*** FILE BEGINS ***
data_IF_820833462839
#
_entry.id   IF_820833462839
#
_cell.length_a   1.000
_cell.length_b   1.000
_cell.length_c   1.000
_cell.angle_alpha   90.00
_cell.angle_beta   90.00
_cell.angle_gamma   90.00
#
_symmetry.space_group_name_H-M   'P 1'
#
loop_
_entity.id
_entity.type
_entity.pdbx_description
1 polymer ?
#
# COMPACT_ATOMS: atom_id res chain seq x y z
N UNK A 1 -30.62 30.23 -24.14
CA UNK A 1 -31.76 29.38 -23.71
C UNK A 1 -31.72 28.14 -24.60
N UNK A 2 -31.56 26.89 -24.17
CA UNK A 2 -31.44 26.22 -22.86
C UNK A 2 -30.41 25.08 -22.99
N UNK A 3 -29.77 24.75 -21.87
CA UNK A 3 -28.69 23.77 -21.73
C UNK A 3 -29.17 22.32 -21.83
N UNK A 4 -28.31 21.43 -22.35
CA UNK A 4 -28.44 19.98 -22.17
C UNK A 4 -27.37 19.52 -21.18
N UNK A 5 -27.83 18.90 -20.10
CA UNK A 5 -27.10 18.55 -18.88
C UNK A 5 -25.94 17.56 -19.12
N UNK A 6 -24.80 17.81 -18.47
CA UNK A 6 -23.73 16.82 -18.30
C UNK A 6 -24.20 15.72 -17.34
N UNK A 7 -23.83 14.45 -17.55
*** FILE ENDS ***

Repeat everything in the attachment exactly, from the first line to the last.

data_IF_820833462839
#
_entry.id   IF_820833462839
#
_cell.length_a   1.000
_cell.length_b   1.000
_cell.length_c   1.000
_cell.angle_alpha   90.00
_cell.angle_beta   90.00
_cell.angle_gamma   90.00
#
_symmetry.space_group_name_H-M   'P 1'
#
loop_
_entity.id
_entity.type
_entity.pdbx_description
1 polymer ?
#
# COMPACT_ATOMS: atom_id res chain seq x y z
N UNK A 1 -30.62 30.23 -24.14
CA UNK A 1 -31.76 29.38 -23.71
C UNK A 1 -31.72 28.14 -24.60
N UNK A 2 -31.56 26.89 -24.17
CA UNK A 2 -31.44 26.22 -22.86
C UNK A 2 -30.41 25.08 -22.99
N UNK A 3 -29.77 24.75 -21.87
CA UNK A 3 -28.69 23.77 -21.73
C UNK A 3 -29.17 22.32 -21.83
N UNK A 4 -28.31 21.43 -22.35
CA UNK A 4 -28.44 19.98 -22.17
C UNK A 4 -27.37 19.52 -21.18
N UNK A 5 -27.83 18.90 -20.10
CA UNK A 5 -27.10 18.55 -18.88
C UNK A 5 -25.94 17.56 -19.12
N UNK A 6 -24.80 17.81 -18.47
CA UNK A 6 -23.73 16.82 -18.30
C UNK A 6 -24.20 15.72 -17.34
N UNK A 7 -23.83 14.45 -17.55